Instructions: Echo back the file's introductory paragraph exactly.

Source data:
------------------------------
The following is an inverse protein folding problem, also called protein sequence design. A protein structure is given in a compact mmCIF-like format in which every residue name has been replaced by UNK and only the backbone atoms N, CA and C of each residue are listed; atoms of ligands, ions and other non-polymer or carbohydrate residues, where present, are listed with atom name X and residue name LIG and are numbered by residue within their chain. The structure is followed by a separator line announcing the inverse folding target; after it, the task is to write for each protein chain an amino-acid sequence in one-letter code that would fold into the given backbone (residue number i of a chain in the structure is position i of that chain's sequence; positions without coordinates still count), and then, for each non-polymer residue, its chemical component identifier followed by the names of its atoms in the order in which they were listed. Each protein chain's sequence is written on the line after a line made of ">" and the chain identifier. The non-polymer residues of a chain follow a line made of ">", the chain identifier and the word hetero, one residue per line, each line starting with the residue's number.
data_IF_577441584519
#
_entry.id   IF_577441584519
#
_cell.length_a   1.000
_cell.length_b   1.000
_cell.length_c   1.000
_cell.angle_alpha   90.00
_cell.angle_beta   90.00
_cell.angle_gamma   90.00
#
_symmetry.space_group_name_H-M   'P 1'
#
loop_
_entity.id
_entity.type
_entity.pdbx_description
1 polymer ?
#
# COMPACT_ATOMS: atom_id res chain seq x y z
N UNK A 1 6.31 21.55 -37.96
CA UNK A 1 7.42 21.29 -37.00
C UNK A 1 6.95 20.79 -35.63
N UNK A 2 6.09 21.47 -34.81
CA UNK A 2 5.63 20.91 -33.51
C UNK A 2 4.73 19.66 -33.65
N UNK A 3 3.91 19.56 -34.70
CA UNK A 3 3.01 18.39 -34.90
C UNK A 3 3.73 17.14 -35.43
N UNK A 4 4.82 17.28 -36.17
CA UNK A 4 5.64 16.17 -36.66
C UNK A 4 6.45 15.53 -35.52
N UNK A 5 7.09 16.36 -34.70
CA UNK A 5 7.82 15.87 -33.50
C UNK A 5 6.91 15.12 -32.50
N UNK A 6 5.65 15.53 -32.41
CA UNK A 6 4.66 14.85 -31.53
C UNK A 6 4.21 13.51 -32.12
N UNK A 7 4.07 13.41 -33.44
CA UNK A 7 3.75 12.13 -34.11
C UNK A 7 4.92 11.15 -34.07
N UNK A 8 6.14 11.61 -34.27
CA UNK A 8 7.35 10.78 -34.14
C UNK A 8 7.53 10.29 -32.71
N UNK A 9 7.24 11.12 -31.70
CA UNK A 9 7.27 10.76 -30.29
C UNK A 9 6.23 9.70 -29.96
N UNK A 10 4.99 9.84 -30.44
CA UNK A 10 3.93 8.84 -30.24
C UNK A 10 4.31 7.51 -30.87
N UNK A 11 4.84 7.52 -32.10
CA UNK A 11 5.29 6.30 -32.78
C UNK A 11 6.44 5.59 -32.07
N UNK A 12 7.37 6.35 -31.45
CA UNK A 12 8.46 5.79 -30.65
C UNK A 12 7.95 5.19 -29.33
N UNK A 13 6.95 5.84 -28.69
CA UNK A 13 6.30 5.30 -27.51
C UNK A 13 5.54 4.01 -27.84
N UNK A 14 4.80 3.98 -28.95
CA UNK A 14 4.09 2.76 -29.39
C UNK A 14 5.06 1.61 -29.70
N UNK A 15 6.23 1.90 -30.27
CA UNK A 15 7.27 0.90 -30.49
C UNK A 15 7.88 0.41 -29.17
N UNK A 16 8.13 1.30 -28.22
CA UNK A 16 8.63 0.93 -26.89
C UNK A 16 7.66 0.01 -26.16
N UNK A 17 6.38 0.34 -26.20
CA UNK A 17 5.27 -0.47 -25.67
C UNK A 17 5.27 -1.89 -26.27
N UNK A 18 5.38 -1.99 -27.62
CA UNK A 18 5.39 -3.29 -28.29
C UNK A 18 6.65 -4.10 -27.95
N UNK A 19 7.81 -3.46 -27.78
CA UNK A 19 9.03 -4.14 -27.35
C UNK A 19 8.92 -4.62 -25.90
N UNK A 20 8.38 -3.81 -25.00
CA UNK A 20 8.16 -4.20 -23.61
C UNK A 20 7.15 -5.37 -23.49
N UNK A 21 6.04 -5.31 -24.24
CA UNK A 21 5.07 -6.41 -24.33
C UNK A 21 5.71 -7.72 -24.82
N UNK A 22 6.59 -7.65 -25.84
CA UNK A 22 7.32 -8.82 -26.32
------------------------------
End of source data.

The following is an inverse protein folding problem, also called protein sequence design. A protein structure is given in a compact mmCIF-like format in which every residue name has been replaced by UNK and only the backbone atoms N, CA and C of each residue are listed; atoms of ligands, ions and other non-polymer or carbohydrate residues, where present, are listed with atom name X and residue name LIG and are numbered by residue within their chain. The structure is followed by a separator line announcing the inverse folding target; after it, the task is to write for each protein chain an amino-acid sequence in one-letter code that would fold into the given backbone (residue number i of a chain in the structure is position i of that chain's sequence; positions without coordinates still count), and then, for each non-polymer residue, its chemical component identifier followed by the names of its atoms in the order in which they were listed. Each protein chain's sequence is written on the line after a line made of ">" and the chain identifier. The non-polymer residues of a chain follow a line made of ">", the chain identifier and the word hetero, one residue per line, each line starting with the residue's number.